The incidence of important bankruptcy cases has led to a growing interest in corporate bankruptcy prediction models since the 1960s. Several past reviews of this literature are now either out‐of‐date or too narrowly focused. They do not provide a complete comparison of the many different approaches towards bankruptcy prediction and have also failed to provide a solution to the problem of model choice in empirical application. Seeks to address this issue.
Through an extensive literature review, this study provides a comprehensive analysis of the methodologies and empirical findings from these models in their applications across ten different countries.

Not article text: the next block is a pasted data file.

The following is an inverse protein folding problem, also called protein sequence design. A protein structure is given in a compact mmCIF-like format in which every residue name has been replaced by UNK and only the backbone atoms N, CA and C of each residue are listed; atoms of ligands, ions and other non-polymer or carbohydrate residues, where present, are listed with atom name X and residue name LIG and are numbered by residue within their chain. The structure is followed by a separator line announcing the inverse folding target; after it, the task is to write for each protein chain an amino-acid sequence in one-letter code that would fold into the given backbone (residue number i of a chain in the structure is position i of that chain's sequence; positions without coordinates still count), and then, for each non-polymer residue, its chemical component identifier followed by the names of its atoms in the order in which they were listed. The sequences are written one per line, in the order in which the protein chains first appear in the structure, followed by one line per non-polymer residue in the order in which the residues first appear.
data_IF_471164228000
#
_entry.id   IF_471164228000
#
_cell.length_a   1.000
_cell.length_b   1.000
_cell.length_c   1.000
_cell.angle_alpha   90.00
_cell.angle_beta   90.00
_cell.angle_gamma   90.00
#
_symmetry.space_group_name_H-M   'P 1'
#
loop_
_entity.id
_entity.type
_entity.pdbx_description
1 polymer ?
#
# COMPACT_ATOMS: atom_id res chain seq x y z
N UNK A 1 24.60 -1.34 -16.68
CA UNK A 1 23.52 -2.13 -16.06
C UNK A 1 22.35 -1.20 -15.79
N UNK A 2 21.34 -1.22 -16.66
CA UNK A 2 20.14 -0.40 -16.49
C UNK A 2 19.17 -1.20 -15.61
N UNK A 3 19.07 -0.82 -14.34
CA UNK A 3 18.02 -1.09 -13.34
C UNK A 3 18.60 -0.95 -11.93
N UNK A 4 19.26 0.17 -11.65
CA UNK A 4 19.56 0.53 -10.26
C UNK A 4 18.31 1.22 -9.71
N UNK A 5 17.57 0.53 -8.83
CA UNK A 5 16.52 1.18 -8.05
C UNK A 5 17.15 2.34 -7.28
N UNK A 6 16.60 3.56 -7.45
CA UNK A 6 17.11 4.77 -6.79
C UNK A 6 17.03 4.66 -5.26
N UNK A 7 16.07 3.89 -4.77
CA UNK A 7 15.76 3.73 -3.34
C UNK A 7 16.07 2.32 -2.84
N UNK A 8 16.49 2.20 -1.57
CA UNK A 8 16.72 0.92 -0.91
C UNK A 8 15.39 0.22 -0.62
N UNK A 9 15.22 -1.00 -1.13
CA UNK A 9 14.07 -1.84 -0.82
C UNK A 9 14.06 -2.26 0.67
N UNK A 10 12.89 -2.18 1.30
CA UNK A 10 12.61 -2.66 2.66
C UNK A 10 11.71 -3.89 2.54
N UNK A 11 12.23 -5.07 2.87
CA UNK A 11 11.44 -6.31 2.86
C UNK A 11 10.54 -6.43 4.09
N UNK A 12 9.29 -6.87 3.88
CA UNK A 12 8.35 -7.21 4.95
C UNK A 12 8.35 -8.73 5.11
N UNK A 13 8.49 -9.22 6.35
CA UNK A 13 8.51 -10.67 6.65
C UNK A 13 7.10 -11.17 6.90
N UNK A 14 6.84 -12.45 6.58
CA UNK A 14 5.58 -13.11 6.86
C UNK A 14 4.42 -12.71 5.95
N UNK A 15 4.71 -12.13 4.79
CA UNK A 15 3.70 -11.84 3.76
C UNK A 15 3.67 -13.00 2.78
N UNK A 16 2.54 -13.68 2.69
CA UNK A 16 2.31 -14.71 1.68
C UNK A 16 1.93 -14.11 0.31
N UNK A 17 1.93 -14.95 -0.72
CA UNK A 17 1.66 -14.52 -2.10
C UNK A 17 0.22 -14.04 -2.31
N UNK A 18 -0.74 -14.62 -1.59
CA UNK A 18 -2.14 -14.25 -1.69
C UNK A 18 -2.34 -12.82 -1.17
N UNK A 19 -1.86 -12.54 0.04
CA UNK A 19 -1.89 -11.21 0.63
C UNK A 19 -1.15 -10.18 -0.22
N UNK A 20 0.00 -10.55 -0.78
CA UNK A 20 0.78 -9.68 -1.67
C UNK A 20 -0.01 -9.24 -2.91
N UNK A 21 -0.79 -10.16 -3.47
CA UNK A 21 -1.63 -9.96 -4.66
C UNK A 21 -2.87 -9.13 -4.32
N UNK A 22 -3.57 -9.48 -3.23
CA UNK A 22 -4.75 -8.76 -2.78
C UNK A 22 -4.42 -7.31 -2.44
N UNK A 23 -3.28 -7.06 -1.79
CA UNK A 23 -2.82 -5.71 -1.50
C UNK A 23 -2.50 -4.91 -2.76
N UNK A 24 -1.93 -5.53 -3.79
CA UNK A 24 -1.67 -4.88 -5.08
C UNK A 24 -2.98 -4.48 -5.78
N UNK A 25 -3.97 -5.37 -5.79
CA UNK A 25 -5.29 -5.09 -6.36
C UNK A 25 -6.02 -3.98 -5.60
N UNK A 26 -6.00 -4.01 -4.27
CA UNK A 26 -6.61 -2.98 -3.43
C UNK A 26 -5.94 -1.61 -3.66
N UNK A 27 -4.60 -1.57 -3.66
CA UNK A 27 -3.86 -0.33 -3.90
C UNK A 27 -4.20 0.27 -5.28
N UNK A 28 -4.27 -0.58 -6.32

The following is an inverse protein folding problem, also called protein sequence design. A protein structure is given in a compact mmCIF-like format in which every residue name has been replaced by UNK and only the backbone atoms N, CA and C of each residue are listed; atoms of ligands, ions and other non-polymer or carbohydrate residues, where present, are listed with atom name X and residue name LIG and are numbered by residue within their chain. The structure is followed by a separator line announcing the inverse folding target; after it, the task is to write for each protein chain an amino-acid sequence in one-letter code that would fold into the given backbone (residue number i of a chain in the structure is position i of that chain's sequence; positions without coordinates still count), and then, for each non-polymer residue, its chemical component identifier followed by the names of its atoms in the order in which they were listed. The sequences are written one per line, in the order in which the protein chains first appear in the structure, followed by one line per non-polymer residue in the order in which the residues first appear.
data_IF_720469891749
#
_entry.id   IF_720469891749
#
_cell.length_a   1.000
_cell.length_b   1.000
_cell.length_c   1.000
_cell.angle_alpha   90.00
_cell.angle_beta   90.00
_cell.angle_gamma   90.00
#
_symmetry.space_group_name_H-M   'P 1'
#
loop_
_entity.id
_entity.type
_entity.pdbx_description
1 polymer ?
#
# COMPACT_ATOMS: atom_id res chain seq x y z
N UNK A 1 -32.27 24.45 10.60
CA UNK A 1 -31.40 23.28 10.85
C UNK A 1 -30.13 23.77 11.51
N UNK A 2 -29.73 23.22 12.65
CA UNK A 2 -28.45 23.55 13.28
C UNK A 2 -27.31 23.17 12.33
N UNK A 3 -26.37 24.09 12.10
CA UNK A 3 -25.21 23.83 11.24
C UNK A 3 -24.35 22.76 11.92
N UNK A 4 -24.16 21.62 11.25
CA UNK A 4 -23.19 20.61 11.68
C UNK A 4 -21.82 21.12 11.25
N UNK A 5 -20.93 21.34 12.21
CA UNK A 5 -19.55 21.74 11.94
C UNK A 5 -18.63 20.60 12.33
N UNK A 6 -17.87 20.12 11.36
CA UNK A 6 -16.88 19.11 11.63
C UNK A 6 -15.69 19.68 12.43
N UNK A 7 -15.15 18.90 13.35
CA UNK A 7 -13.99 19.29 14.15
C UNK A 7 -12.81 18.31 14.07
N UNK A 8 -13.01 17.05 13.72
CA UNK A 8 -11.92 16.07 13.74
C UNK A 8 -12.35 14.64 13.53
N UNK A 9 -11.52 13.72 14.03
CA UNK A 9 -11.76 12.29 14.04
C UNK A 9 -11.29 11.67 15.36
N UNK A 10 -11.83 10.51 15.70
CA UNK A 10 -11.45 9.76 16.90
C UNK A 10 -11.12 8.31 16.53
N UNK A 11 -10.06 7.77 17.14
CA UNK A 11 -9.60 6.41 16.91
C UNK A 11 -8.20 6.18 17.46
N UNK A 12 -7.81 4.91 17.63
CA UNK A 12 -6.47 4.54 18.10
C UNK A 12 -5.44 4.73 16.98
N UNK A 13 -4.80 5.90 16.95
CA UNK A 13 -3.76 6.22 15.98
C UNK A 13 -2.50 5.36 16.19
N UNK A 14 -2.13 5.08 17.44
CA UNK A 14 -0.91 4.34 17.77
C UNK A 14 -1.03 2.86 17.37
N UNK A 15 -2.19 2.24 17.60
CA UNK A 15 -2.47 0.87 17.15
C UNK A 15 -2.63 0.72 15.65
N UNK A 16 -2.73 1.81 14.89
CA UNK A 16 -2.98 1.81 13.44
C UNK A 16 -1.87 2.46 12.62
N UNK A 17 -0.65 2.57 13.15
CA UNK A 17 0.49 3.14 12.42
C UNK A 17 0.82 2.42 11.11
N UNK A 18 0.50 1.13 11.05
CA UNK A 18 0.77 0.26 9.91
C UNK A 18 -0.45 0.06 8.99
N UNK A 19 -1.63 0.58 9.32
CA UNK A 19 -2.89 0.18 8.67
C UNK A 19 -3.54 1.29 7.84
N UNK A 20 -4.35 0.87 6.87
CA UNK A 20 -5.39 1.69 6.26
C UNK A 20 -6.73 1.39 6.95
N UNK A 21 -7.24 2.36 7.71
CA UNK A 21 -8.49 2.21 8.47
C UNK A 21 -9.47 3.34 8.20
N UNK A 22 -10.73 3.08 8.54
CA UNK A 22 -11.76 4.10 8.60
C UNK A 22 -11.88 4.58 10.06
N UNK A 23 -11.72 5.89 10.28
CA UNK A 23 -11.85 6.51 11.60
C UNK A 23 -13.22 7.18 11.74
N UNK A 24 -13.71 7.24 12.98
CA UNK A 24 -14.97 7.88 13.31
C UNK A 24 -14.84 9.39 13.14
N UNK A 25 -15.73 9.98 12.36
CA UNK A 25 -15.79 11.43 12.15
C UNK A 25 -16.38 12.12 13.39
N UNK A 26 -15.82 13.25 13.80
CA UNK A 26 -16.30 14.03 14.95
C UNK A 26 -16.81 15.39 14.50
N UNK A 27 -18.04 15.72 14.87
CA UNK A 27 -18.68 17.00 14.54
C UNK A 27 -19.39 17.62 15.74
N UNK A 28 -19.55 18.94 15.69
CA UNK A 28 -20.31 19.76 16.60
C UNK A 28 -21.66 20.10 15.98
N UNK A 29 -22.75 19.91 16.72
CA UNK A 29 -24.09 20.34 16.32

The predictive accuracies of different models seem to be generally comparable, although artificially intelligent expert system models perform marginally better than statistical and theoretical models. Individually, the use of multiple discriminant analysis (MDA) and logit models dominates the research. Given that financial ratios have been dominant in most research to date, it may be worthwhile increasing the variety of explanatory variables to include corporate governance structures and management practices while developing the research model. Similarly, evidence from past research suggests that small sample size, in such studies, should not impede future research but it may lead researchers away from methodologies where large samples are critically necessary.
It is hoped that this study will be the most comprehensive to‐date review of the literature in the field. The study also provides a unique ranking system, the first ever of its kind, to solve the problem of model choice in empirical application of bankruptcy prediction models.
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